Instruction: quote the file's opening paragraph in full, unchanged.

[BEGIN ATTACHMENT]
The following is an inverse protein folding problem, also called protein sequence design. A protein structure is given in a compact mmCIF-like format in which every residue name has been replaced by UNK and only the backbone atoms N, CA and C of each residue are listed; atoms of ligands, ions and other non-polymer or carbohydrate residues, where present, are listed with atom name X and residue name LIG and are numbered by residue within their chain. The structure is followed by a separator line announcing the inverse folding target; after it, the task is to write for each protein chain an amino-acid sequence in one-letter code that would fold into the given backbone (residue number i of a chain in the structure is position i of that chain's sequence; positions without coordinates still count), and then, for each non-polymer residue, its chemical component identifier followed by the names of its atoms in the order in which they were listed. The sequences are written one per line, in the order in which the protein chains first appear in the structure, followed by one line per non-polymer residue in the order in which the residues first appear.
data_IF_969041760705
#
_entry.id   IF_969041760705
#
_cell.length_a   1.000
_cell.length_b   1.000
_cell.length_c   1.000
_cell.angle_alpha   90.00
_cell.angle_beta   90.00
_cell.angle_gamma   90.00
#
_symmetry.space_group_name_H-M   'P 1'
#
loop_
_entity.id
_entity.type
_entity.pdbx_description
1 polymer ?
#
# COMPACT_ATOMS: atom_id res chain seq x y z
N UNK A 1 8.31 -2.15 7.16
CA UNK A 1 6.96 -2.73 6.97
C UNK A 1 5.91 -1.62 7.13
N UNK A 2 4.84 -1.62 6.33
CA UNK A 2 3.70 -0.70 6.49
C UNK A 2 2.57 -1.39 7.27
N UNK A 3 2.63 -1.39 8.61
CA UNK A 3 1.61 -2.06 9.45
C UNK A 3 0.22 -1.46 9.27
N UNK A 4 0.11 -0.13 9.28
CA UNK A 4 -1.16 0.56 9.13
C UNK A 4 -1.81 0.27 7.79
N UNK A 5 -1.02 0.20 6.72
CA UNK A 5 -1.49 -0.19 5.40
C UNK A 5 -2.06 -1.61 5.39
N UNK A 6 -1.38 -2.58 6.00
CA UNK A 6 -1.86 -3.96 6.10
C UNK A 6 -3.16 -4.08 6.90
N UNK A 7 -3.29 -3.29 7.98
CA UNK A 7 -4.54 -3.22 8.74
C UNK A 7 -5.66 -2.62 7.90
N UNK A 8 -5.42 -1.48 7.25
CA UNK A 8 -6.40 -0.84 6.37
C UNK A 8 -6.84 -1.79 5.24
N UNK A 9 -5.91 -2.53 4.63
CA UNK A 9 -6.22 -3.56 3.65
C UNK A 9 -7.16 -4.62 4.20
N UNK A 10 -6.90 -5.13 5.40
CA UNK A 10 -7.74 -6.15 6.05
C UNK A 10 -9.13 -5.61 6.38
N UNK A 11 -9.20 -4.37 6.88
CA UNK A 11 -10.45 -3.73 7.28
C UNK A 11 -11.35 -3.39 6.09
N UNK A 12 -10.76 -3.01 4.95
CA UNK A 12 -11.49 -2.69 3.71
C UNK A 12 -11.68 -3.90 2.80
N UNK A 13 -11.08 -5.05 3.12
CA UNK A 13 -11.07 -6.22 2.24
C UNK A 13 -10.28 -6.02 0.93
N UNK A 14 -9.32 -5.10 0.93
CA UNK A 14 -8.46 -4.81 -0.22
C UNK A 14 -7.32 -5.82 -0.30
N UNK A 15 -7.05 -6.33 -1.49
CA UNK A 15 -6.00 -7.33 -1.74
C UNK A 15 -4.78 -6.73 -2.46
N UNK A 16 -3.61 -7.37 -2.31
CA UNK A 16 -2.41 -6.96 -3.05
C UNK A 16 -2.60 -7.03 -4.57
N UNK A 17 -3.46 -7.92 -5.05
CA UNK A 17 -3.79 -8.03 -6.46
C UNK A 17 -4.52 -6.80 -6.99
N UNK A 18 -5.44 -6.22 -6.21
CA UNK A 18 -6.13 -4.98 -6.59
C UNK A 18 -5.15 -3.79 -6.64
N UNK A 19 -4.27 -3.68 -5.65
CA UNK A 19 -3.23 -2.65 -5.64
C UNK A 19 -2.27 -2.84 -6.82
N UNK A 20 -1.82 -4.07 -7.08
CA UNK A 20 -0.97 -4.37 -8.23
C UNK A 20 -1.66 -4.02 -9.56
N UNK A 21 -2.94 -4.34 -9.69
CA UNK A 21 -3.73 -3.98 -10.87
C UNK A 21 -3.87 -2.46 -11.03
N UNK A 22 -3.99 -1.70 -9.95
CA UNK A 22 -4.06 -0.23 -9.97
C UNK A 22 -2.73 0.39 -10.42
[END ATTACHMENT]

The following is an inverse protein folding problem, also called protein sequence design. A protein structure is given in a compact mmCIF-like format in which every residue name has been replaced by UNK and only the backbone atoms N, CA and C of each residue are listed; atoms of ligands, ions and other non-polymer or carbohydrate residues, where present, are listed with atom name X and residue name LIG and are numbered by residue within their chain. The structure is followed by a separator line announcing the inverse folding target; after it, the task is to write for each protein chain an amino-acid sequence in one-letter code that would fold into the given backbone (residue number i of a chain in the structure is position i of that chain's sequence; positions without coordinates still count), and then, for each non-polymer residue, its chemical component identifier followed by the names of its atoms in the order in which they were listed. The sequences are written one per line, in the order in which the protein chains first appear in the structure, followed by one line per non-polymer residue in the order in which the residues first appear.